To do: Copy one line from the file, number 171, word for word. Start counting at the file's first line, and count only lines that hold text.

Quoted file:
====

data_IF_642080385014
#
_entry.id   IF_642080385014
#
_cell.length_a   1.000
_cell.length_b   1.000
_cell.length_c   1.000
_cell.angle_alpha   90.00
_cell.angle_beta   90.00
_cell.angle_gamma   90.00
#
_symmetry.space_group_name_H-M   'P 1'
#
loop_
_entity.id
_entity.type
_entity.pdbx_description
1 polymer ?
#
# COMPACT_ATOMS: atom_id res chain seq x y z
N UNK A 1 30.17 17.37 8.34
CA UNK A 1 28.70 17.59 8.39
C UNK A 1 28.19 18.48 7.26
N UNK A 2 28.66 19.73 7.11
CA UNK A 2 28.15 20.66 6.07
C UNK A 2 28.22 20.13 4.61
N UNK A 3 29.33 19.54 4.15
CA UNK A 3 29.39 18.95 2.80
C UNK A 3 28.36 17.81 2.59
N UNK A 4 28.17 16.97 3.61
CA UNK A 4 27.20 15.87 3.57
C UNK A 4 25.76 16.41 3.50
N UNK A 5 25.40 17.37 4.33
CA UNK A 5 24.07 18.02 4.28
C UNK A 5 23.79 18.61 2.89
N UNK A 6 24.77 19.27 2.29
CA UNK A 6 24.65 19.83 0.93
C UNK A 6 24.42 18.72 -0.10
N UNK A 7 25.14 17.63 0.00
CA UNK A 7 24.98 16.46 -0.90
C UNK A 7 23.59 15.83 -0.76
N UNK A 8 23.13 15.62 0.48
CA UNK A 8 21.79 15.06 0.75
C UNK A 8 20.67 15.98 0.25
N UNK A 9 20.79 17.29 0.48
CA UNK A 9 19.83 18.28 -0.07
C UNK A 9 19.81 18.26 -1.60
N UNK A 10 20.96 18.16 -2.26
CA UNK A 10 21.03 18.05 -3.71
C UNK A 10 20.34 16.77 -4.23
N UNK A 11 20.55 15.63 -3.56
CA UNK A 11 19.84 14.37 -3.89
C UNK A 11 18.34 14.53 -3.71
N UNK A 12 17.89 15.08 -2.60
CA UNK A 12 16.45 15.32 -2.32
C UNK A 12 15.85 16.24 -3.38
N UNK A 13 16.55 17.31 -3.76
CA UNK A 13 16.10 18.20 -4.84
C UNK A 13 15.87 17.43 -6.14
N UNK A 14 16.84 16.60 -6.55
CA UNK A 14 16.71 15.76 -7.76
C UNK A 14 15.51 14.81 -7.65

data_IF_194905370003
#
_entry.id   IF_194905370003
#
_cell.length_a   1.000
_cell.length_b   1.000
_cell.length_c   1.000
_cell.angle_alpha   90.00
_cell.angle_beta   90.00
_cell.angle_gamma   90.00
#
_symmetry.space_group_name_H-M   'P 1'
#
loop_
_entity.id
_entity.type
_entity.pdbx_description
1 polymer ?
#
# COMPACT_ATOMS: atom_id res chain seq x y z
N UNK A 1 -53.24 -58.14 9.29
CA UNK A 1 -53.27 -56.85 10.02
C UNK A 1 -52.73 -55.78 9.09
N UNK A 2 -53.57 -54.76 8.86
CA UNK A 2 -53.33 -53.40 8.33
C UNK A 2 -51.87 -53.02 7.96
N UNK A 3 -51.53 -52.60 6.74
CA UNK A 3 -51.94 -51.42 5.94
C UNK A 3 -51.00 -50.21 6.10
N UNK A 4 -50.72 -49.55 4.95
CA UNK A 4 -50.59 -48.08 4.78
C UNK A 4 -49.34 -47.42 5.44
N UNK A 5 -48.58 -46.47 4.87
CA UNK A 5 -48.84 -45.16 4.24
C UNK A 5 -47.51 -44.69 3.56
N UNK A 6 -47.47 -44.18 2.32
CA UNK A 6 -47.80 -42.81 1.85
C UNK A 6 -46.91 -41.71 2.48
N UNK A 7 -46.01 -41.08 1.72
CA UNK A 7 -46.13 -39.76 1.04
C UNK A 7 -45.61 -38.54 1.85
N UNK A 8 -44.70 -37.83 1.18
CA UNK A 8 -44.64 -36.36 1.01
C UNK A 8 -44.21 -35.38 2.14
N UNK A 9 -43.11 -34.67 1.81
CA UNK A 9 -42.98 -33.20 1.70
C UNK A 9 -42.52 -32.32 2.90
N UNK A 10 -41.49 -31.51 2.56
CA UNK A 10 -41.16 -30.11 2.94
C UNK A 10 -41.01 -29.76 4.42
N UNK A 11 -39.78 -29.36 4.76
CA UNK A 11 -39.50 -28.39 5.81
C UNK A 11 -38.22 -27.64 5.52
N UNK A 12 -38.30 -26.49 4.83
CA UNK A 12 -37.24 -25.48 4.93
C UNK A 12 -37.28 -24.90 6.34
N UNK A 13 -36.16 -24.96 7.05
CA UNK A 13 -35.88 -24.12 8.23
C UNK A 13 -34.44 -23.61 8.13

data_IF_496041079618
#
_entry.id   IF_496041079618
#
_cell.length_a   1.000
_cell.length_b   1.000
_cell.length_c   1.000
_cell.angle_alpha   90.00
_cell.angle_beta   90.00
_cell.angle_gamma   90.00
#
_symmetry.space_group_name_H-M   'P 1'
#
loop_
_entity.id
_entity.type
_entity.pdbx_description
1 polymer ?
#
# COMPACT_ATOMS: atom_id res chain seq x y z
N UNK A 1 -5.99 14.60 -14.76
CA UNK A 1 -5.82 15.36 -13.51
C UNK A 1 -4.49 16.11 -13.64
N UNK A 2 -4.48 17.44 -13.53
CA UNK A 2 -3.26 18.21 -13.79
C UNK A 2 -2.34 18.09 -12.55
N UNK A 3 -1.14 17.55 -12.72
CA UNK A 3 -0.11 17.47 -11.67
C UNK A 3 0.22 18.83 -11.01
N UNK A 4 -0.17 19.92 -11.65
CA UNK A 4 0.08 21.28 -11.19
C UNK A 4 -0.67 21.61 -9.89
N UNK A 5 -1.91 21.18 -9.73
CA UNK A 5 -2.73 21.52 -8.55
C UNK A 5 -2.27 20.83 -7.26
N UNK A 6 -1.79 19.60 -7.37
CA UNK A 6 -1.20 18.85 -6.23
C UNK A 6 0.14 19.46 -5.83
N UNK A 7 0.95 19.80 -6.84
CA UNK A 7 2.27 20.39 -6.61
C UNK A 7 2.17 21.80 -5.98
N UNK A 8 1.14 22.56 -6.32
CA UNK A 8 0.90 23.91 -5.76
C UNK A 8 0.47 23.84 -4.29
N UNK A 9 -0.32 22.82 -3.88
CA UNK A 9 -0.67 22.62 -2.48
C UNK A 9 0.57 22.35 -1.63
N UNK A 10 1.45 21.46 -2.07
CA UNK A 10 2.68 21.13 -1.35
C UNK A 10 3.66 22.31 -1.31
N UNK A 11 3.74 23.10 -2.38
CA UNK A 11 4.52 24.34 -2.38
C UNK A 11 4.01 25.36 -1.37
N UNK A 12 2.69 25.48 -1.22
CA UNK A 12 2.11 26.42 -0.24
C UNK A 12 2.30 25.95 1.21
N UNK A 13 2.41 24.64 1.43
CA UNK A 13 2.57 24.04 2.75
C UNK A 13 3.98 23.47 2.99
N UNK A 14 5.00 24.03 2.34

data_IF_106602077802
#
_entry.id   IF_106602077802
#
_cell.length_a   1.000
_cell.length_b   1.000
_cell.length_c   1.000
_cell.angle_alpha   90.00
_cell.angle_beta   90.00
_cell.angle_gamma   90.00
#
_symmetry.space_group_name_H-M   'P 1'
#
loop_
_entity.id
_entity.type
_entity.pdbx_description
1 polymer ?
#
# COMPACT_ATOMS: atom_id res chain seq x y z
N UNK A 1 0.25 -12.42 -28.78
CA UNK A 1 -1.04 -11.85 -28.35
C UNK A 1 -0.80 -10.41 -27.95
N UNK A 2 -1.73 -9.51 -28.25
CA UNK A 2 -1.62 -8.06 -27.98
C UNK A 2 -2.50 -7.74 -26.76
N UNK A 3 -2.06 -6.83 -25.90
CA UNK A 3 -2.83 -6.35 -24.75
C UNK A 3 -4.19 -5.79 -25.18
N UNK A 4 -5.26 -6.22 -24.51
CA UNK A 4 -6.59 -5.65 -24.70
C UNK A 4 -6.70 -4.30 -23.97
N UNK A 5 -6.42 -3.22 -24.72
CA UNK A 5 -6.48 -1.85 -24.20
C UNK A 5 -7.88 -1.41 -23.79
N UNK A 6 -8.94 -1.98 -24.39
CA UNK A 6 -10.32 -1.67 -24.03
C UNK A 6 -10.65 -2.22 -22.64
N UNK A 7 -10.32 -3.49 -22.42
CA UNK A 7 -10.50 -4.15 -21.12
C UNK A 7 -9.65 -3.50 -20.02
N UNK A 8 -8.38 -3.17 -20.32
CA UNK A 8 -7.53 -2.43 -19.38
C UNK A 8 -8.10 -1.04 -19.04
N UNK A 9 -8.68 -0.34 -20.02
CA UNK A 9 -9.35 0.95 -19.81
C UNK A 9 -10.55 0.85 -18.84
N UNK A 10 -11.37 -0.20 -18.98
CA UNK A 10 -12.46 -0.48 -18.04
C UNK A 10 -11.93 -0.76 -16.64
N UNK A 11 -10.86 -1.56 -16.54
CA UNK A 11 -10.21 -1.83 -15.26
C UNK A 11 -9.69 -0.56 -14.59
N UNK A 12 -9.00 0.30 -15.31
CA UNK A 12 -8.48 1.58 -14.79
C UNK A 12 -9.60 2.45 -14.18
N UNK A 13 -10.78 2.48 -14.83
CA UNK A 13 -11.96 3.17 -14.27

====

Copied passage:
C UNK A 10 3.66 22.31 -1.31